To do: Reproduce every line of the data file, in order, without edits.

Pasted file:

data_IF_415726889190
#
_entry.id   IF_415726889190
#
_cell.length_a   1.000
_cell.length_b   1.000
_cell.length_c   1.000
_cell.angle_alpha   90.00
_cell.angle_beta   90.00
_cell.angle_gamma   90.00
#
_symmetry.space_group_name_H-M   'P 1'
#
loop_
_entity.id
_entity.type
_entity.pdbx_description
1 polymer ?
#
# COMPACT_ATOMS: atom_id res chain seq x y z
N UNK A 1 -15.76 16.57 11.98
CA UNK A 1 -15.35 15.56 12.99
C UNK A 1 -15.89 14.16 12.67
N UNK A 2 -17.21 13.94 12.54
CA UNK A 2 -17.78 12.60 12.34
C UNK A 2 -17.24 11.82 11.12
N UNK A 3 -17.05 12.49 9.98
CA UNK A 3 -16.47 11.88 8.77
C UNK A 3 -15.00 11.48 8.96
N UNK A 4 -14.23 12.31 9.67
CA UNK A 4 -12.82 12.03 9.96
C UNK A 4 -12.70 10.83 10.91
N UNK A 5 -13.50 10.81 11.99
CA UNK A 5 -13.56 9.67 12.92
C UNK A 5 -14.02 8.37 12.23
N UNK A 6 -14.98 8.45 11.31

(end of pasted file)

data_IF_415726889190
#
_entry.id   IF_415726889190
#
_cell.length_a   1.000
_cell.length_b   1.000
_cell.length_c   1.000
_cell.angle_alpha   90.00
_cell.angle_beta   90.00
_cell.angle_gamma   90.00
#
_symmetry.space_group_name_H-M   'P 1'
#
loop_
_entity.id
_entity.type
_entity.pdbx_description
1 polymer ?
#
# COMPACT_ATOMS: atom_id res chain seq x y z
N UNK A 1 -15.76 16.57 11.98
CA UNK A 1 -15.35 15.56 12.99
C UNK A 1 -15.89 14.16 12.67
N UNK A 2 -17.21 13.94 12.54
CA UNK A 2 -17.78 12.60 12.34
C UNK A 2 -17.24 11.82 11.12
N UNK A 3 -17.05 12.49 9.98
CA UNK A 3 -16.47 11.88 8.77
C UNK A 3 -15.00 11.48 8.96
N UNK A 4 -14.23 12.31 9.67
CA UNK A 4 -12.82 12.03 9.96
C UNK A 4 -12.70 10.83 10.91
N UNK A 5 -13.50 10.81 11.99
CA UNK A 5 -13.56 9.67 12.92
C UNK A 5 -14.02 8.37 12.23
N UNK A 6 -14.98 8.45 11.31